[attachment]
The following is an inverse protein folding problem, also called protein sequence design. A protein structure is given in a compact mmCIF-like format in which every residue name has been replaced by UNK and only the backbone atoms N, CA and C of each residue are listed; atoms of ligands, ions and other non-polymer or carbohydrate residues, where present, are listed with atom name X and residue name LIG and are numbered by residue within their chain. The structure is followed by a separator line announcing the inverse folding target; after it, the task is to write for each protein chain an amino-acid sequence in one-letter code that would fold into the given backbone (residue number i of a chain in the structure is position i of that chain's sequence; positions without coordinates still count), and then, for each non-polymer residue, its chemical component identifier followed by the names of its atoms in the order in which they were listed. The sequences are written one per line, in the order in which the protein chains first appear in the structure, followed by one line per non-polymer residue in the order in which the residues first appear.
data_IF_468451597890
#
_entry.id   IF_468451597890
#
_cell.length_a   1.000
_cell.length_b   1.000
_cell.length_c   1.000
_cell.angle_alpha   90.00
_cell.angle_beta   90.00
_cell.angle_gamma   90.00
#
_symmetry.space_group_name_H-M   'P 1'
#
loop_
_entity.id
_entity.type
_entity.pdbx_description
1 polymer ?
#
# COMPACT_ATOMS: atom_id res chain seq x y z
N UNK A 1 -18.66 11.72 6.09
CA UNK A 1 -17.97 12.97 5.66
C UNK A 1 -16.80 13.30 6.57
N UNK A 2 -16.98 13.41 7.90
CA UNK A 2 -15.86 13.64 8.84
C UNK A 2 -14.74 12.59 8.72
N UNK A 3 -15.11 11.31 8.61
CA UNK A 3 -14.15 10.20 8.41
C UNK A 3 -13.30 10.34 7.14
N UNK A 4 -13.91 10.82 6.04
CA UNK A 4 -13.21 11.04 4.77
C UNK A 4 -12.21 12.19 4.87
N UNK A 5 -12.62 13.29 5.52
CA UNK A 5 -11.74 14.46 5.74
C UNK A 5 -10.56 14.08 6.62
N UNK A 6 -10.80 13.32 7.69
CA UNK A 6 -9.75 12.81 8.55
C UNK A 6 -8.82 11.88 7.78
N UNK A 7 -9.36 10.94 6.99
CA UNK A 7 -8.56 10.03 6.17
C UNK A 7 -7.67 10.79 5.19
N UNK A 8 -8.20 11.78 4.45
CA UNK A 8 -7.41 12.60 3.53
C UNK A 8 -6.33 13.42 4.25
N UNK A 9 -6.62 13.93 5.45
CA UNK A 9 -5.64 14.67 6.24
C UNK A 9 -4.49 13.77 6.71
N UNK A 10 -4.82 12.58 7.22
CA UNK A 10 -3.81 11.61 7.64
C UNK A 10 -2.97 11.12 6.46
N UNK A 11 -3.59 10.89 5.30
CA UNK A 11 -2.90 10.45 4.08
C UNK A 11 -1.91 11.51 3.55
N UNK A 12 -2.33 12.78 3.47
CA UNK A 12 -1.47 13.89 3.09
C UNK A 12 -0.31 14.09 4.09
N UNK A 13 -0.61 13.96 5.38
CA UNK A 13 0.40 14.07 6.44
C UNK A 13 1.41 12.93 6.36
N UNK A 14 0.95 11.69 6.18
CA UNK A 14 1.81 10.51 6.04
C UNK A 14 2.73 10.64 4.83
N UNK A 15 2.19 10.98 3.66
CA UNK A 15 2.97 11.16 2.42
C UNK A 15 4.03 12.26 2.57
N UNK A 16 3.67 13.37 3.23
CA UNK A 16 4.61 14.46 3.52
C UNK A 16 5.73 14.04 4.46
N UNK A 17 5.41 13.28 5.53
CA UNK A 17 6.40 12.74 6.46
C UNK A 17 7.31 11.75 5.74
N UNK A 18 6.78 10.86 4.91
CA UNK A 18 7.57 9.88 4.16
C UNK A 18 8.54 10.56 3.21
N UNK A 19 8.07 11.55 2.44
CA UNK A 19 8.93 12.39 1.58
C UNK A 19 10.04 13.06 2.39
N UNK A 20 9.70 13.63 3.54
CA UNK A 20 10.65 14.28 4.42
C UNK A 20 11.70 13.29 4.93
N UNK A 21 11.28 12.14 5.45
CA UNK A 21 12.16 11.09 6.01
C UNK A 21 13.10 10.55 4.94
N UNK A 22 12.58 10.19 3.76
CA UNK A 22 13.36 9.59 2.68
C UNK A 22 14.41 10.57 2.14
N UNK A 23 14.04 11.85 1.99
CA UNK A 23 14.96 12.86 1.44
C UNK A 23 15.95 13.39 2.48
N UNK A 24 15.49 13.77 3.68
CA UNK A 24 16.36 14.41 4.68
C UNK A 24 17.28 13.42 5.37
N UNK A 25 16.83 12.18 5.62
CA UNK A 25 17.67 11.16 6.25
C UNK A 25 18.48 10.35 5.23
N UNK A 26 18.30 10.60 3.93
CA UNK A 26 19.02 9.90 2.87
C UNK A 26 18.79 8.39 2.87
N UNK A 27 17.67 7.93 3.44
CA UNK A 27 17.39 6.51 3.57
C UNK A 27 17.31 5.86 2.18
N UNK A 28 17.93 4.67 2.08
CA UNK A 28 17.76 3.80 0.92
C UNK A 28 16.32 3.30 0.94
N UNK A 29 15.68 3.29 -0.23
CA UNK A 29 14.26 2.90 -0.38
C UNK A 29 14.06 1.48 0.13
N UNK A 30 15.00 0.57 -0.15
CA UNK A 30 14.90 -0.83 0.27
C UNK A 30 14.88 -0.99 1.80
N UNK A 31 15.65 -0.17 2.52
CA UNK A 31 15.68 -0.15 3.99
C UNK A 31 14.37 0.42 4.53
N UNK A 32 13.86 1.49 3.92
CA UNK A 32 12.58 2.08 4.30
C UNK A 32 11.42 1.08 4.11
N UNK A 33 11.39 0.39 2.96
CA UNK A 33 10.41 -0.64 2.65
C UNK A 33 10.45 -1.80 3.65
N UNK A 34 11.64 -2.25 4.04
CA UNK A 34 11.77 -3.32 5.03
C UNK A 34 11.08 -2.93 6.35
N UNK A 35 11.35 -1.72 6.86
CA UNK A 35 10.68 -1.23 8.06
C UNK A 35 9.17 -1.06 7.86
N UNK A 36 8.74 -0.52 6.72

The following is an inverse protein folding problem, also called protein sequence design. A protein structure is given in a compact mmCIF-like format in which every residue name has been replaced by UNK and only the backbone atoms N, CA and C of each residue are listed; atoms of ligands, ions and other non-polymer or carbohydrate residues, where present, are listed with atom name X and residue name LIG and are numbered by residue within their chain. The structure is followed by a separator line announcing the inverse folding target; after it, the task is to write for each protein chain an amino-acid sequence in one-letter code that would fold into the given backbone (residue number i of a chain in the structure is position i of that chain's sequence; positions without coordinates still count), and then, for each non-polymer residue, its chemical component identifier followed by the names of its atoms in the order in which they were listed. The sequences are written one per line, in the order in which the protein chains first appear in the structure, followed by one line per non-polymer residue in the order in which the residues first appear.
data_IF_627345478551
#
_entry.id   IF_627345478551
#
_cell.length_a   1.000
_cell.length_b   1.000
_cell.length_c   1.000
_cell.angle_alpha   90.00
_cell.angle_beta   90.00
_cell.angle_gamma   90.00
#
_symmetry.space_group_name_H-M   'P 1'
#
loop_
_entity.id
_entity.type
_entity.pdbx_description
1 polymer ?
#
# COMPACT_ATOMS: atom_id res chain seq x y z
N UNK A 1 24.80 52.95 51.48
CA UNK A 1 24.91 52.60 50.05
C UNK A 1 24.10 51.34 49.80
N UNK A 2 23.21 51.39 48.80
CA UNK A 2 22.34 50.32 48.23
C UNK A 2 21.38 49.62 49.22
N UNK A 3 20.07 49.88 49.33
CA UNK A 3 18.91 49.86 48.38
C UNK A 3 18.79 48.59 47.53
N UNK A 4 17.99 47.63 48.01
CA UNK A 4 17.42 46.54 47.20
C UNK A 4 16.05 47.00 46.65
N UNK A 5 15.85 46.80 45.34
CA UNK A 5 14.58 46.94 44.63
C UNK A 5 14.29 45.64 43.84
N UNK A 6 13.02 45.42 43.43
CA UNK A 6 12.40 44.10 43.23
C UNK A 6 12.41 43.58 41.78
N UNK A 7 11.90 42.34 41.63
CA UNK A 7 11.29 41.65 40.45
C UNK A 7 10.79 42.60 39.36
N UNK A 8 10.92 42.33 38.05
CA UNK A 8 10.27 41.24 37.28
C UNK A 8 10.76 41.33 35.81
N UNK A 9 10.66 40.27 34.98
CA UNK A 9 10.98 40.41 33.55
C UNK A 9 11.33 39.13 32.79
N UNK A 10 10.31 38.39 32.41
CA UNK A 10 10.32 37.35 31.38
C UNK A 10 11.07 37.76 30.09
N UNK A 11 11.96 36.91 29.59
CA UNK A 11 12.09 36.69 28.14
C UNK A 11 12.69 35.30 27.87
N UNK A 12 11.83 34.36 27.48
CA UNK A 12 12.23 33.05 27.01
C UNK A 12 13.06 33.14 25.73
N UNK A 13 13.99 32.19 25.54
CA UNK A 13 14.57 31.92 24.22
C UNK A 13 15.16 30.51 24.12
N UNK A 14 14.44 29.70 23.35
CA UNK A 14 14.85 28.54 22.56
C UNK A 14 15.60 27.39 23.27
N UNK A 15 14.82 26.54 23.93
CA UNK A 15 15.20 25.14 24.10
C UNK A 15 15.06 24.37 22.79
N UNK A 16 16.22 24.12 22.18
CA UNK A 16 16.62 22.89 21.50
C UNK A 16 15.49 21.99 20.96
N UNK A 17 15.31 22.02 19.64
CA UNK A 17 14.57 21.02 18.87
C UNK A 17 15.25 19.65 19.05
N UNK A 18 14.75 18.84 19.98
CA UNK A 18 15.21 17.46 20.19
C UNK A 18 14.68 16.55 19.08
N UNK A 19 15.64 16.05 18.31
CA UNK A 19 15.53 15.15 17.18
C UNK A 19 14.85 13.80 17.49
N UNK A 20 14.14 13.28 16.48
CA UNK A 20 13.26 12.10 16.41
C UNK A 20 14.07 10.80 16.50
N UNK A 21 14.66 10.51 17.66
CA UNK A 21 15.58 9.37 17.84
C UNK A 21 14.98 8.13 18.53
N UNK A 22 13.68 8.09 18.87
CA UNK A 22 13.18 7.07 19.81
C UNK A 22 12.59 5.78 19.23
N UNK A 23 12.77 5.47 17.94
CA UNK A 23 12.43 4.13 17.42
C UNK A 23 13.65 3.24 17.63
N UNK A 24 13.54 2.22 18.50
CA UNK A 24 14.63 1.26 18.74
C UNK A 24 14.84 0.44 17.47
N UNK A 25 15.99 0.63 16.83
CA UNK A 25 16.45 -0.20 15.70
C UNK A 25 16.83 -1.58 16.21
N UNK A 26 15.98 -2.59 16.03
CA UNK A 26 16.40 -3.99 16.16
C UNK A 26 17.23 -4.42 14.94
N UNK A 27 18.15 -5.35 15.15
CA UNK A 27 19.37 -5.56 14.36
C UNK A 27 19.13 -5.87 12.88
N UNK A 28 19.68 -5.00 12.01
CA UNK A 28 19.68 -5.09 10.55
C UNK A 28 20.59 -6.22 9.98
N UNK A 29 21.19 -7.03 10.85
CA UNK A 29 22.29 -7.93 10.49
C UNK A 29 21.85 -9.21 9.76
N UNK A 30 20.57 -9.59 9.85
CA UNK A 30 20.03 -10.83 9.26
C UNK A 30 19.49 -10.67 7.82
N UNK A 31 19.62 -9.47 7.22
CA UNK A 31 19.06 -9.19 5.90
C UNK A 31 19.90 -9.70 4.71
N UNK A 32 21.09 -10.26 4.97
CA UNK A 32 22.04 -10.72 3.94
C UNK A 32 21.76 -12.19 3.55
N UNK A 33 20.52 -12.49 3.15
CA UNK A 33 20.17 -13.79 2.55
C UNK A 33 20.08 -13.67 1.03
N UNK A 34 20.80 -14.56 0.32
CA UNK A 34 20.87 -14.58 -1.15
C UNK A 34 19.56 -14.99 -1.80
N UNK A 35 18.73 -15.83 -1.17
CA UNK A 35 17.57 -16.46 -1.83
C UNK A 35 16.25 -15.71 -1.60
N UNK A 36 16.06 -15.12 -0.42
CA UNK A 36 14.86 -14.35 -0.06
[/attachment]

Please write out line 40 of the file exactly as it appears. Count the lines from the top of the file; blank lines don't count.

N UNK A 7 -9.36 10.94 6.99